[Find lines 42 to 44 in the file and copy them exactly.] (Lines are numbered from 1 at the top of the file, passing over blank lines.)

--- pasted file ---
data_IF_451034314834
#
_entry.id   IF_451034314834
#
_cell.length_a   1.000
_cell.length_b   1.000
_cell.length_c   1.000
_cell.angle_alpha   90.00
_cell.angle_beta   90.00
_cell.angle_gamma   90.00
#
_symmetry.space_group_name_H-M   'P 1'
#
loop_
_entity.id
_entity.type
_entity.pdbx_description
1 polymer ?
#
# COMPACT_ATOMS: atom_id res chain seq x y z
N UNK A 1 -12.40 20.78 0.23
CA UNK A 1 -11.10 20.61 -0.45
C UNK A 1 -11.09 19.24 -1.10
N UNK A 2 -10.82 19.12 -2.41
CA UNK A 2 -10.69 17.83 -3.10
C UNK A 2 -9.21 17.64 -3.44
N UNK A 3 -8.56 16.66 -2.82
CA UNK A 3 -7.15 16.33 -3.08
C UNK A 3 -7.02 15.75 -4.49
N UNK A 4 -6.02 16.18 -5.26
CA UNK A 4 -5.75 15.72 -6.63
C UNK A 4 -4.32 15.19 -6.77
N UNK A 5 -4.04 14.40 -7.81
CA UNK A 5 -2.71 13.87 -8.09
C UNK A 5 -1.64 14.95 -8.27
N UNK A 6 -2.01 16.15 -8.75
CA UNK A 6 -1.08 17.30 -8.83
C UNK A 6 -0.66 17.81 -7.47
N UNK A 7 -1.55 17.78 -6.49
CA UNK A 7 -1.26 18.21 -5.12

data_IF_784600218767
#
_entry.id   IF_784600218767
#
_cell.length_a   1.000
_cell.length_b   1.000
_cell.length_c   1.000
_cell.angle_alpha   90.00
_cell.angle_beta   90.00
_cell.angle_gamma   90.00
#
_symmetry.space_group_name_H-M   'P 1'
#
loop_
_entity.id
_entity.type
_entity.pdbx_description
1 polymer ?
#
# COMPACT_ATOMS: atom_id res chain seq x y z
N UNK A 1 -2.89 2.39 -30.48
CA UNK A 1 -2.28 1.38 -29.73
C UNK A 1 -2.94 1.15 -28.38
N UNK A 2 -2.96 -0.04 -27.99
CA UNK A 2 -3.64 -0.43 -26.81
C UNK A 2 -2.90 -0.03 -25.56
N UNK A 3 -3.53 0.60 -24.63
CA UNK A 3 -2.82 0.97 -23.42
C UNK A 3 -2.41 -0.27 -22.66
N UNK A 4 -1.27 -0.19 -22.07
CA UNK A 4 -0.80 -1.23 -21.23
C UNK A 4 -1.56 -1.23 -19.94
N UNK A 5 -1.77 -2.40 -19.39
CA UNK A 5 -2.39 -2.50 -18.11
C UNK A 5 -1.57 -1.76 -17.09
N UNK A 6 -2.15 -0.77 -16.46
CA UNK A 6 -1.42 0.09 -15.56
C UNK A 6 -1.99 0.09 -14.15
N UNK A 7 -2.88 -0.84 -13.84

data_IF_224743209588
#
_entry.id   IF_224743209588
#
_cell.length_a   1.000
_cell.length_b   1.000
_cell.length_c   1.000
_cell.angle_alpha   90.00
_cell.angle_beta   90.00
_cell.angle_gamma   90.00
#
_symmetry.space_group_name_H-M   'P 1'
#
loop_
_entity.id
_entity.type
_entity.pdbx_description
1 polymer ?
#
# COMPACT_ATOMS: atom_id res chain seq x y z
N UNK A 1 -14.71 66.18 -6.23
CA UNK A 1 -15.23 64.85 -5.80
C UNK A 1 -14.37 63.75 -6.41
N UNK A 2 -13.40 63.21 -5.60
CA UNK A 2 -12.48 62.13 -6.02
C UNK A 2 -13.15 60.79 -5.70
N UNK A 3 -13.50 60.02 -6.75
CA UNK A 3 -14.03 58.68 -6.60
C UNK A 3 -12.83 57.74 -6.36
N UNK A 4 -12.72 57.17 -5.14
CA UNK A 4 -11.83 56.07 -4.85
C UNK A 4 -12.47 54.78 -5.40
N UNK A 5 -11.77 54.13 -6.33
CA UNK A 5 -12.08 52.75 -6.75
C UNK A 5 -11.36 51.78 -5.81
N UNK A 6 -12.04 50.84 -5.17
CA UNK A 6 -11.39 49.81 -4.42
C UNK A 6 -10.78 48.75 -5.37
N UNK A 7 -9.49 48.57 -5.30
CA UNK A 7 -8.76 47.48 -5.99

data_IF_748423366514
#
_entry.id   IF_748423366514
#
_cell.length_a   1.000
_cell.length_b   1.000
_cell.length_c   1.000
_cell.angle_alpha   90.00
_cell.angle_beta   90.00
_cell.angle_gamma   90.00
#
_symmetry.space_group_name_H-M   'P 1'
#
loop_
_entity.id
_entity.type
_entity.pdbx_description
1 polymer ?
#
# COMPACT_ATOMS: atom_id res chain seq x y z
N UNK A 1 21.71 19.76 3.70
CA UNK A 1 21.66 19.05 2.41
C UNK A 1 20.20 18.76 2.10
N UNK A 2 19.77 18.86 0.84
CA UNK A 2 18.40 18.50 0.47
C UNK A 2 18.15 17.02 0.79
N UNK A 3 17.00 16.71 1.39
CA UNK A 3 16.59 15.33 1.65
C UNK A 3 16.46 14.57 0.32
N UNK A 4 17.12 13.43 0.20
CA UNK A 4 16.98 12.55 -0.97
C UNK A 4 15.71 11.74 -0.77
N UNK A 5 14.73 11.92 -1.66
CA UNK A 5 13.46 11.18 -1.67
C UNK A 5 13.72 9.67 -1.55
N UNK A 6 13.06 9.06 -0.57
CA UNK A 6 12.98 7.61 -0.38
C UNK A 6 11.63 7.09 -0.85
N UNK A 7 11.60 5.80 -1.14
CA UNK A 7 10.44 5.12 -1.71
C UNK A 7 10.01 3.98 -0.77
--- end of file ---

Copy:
#
_entry.id   IF_784600218767
#